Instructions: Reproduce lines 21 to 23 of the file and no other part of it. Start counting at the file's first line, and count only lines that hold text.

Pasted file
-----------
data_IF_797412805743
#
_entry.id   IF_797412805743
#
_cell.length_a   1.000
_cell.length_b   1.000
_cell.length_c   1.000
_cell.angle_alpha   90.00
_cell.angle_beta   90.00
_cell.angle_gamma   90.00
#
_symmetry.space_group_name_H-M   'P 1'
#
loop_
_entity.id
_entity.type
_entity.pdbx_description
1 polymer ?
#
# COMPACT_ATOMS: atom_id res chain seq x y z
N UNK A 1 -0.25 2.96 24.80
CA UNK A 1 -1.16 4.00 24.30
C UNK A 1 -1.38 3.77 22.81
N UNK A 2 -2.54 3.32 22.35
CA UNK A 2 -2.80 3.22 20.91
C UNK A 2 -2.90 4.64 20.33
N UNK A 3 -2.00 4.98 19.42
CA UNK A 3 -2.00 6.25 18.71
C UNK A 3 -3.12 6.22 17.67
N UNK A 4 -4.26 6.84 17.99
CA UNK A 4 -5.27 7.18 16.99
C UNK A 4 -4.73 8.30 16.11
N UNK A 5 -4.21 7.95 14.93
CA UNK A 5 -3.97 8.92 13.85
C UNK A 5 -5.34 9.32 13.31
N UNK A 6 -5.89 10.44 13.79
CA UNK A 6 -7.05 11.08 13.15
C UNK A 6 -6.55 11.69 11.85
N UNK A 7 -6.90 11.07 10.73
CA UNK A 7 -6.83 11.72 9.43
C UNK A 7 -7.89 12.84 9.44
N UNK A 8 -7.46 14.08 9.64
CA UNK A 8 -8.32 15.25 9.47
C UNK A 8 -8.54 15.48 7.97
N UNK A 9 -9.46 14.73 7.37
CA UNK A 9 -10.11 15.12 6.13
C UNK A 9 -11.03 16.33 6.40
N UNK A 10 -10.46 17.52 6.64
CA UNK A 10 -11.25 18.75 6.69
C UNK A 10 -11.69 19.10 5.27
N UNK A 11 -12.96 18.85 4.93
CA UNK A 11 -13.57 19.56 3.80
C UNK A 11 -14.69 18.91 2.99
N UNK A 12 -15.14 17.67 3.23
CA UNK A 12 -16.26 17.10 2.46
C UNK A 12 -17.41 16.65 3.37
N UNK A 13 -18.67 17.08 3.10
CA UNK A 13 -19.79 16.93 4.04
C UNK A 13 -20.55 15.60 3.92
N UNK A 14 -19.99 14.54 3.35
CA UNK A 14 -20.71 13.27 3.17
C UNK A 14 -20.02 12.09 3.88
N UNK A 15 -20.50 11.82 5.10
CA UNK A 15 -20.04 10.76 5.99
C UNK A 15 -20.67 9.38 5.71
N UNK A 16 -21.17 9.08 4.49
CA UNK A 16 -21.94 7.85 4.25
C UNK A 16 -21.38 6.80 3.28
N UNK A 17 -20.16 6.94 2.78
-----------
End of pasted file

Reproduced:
N UNK A 1 -0.25 2.96 24.80
CA UNK A 1 -1.16 4.00 24.30
C UNK A 1 -1.38 3.77 22.81